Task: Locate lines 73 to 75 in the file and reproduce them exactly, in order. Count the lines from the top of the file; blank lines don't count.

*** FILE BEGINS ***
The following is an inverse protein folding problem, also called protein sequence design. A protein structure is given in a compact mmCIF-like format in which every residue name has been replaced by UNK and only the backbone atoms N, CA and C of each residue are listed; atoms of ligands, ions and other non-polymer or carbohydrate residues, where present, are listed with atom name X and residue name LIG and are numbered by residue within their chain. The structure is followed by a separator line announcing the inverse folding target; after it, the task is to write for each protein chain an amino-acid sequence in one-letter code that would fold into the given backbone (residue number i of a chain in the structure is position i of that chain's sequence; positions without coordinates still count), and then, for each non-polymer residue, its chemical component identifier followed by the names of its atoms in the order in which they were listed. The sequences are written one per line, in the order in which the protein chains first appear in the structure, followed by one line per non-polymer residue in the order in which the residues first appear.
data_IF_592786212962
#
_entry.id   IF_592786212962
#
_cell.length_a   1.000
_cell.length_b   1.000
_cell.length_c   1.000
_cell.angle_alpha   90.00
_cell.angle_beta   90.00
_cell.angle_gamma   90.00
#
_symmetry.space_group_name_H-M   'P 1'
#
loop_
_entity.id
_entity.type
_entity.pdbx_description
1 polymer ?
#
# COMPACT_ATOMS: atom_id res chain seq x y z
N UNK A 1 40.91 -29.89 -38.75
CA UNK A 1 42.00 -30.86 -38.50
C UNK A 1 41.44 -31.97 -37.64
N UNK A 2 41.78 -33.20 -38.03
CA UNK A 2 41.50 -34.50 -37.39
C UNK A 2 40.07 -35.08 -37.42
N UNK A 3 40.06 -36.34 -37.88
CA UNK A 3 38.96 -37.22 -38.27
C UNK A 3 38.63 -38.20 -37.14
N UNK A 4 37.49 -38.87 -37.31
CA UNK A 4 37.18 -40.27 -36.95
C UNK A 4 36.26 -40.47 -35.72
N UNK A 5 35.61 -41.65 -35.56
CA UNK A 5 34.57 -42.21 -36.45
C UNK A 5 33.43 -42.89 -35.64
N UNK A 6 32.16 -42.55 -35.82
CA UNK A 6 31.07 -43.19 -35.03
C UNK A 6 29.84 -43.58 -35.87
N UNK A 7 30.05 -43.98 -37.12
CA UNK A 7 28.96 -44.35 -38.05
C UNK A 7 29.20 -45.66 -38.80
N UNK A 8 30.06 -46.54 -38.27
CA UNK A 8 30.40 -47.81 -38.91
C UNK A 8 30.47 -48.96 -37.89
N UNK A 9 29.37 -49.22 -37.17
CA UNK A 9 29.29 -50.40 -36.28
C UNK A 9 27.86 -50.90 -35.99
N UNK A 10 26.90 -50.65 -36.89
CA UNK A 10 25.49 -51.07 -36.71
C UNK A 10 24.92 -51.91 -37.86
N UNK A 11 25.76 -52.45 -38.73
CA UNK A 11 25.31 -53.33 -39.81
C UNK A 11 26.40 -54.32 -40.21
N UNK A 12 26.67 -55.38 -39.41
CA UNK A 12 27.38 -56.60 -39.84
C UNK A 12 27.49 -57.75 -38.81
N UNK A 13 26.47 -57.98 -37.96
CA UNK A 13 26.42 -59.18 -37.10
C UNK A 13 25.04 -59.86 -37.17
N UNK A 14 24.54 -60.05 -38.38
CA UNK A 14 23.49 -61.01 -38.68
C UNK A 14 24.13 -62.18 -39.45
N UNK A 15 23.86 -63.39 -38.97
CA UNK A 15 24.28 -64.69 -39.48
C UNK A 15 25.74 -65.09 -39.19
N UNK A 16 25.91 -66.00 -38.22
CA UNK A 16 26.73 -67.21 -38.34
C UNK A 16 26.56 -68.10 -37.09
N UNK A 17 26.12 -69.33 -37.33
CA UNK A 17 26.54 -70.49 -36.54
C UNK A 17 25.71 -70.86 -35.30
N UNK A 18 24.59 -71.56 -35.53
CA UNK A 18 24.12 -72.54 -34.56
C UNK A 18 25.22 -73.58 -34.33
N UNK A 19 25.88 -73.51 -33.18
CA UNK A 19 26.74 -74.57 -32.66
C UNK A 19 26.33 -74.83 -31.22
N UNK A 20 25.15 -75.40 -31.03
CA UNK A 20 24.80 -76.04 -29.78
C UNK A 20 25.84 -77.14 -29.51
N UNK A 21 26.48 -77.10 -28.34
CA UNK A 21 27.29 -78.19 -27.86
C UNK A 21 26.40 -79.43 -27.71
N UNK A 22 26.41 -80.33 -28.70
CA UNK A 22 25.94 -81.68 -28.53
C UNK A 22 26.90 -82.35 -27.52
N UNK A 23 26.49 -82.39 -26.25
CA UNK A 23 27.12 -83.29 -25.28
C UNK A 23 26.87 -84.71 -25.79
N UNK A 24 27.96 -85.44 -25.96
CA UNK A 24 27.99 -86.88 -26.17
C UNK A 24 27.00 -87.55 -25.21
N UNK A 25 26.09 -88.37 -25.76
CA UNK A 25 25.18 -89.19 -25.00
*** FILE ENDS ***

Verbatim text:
N UNK A 18 24.59 -71.56 -35.53
CA UNK A 18 24.12 -72.54 -34.56
C UNK A 18 25.22 -73.58 -34.33